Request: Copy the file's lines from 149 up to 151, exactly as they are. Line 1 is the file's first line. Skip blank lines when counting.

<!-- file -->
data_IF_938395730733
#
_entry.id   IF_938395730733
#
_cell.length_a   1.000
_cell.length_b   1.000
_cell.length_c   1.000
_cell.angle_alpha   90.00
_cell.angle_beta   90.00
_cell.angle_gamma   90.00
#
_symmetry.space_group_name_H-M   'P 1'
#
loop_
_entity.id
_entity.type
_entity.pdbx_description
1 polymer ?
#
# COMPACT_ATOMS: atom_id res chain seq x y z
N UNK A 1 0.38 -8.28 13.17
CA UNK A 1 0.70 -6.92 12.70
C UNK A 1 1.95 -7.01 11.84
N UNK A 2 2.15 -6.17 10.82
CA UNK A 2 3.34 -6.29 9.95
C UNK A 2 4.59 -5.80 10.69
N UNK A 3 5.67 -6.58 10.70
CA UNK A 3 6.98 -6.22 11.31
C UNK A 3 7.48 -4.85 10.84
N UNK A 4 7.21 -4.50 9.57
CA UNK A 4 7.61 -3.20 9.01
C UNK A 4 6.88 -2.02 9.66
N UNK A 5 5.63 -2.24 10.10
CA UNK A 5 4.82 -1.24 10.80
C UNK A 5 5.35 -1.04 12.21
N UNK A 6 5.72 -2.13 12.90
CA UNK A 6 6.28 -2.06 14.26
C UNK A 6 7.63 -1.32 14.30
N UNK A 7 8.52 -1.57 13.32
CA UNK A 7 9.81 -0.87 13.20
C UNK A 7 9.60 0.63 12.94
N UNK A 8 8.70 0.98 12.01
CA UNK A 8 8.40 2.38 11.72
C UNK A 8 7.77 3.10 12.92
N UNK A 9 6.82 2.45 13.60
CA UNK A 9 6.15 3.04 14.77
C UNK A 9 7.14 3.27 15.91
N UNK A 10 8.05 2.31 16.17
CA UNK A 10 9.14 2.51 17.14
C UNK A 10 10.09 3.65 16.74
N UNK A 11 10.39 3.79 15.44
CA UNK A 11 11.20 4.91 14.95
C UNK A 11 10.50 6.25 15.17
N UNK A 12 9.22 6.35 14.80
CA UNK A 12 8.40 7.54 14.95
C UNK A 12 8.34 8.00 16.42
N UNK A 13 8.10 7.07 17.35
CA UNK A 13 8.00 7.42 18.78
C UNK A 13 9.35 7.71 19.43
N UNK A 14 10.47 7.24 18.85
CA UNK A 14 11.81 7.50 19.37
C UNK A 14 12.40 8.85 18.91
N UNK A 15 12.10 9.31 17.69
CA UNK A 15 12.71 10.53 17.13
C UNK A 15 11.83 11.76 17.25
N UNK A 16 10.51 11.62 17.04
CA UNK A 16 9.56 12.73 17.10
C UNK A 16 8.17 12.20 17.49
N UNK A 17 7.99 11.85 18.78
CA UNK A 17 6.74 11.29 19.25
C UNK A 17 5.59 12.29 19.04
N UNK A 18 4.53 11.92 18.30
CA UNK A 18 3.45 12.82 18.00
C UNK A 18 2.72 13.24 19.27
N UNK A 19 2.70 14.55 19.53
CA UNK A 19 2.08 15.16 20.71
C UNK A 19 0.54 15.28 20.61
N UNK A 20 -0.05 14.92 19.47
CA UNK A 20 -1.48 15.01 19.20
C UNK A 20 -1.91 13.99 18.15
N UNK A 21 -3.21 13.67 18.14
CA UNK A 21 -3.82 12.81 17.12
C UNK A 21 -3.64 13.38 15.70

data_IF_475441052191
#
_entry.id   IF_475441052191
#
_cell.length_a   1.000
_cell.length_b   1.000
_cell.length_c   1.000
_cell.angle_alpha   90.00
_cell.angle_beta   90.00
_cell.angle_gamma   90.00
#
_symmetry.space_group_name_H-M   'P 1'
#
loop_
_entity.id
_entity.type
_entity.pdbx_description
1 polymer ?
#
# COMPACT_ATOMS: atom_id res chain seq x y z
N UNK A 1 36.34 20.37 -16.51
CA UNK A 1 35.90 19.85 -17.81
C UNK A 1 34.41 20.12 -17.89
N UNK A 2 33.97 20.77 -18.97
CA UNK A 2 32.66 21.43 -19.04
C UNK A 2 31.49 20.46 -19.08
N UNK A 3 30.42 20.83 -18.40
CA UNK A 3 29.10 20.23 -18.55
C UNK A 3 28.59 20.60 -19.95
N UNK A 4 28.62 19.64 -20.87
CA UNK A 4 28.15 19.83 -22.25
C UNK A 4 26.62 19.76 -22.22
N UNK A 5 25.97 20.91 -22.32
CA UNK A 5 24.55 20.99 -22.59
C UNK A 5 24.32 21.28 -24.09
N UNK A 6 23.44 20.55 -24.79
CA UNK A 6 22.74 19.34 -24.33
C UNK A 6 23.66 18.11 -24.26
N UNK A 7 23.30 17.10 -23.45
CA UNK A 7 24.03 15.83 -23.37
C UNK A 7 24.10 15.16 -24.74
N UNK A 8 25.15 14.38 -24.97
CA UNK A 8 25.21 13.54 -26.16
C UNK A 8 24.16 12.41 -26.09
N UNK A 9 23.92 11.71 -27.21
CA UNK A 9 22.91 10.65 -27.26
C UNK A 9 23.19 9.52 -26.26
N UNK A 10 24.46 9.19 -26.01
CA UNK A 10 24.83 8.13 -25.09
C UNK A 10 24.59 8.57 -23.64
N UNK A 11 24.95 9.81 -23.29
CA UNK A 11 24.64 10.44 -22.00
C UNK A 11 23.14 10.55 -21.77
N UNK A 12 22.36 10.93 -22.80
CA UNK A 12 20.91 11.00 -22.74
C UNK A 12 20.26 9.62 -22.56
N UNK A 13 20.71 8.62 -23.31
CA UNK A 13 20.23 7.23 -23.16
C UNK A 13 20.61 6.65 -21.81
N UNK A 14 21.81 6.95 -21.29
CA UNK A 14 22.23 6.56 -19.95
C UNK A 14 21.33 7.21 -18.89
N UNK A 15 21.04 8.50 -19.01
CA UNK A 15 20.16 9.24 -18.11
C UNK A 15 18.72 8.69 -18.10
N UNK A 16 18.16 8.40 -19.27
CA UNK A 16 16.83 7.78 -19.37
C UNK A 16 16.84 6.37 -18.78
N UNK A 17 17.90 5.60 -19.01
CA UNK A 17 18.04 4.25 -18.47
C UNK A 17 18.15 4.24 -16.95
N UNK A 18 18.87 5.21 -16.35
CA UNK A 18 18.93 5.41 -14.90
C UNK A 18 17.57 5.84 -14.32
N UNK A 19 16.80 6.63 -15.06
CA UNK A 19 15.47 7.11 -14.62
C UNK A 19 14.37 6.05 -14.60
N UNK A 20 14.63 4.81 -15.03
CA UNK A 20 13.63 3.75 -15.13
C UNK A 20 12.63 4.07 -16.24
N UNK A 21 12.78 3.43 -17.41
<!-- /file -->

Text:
N UNK A 16 18.16 8.40 -19.27
CA UNK A 16 16.83 7.78 -19.37
C UNK A 16 16.84 6.37 -18.78